For me, this approach meant I could make the dough one day, leave it in the fridge in a bowl covered with cling film for a day or two and then shape the Barberi bread (the bowl came in handy here too as you can see from the photos) just before everyone came round so it went straight into a hot oven and got devoured warm (for more detail on how this fitted into the timings of cooking the Persian meal see my previous post). If you have to fall off the wagon, then this bread is the way to do it!
You can spice up this Barbari bread with any flavourings you like just before you put them in the oven – my favourites are the ones pictured above: Zaatar and olive oil, pomegranate molasses and sesame seeds and ras-el-hanout with honey and olive oil. Let me know your favourites!
- 2 teaspoons dried yeast
- 500ml warm water
- 750g strong white bread flour
- tablespoon sea salt
- 50 ml olive oil
- Flavourings of your choice – see above for suggestions
- Dissolve the yeast in 50 ml of the water and set aside
- Combine the dry ingredients in a bowl or mixer, make sure the salt is mixed through as otherwise if the salt comes in direct contact with the yeast it could damage it and prevent proper fermentation
- Add the yeast mixture, the oil and then the remaining water but by bit mixing the whole time. This process is definitely easier in a mixer but I don’t have one and it can be done. Don’t worry if the mixture seems a bit wet and sloppy at this point (that’s why it’s easier in a mixer)
- Either knead in the mixer on a slow speed or transfer to a floured work surface and knead by hand (you may need additional flour to prevent it sticking if kneading by hand). It will probably take 10-15 minutes for it to become a smooth shiny ball. Essentially if when you press your finger lightly into the dough, the dough has some resistance and then springs back you’re done – if not keep on kneading!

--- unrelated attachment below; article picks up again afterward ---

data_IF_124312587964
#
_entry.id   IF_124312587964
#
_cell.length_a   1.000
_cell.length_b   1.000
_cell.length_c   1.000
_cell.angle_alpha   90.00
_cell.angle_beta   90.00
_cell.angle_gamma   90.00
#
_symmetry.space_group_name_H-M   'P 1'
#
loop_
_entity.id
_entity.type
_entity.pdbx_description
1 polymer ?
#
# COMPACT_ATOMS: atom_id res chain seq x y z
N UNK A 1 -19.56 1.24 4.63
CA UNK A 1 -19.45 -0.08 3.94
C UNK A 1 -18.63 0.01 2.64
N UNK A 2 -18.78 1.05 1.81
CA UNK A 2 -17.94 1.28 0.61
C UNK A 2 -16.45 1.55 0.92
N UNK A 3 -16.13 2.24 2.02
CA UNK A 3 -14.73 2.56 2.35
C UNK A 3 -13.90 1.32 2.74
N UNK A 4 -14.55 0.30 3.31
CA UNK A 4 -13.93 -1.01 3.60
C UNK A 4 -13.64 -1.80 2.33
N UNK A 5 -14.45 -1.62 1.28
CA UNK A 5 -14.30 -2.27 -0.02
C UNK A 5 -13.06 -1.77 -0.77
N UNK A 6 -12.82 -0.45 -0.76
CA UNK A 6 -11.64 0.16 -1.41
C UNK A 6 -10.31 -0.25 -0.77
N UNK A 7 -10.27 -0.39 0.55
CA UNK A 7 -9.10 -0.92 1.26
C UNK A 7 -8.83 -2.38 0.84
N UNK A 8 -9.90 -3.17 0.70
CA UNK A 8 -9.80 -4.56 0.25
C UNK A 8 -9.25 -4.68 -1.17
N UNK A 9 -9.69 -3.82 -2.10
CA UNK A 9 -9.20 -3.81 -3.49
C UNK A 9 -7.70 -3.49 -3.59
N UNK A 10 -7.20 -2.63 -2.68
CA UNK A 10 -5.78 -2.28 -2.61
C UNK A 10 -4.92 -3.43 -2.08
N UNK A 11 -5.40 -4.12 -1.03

- Transfer the dough to the bowl, cover and put in the fridge to prove for 6-72 hours. It should have more than doubled in size and look light and airy
- Preheat the oven to 220 and place your tray in the hot oven for 15 minutes until piping hot
- Shape the dough into large oval shapes (I get about four out of this quantity of mix)
- Flavour the doughs with whatever flavourings you like. For the three flavourings suggested follow the following steps
- Slather one dough with olive oil and place two tablespoons of Zaatar (can buy it in Waitrose, it’s a lovely dried herb blend) on the bread and slosh all over the dough, season with salt
- Brush pomegranate molasses over another dough and dust with sesame seeds, season with salt
- Combine olive oil with ras-el-hanout to make a thick paste and brush all over the third dough, sprinkly lightly with dukkah (again available at Waitrose, it is toasted and crushed chickpeas and spices/seeds), season lightly with salt
- Place the dough on the hot tray and bake in the oven for approximately 7-10 minutes or until lightly golden brown, soft and fluffy. If your oven is like mine you’ll probably only be able to do two Barbari breads at once but maybe you’re lucky and have a supersized oven!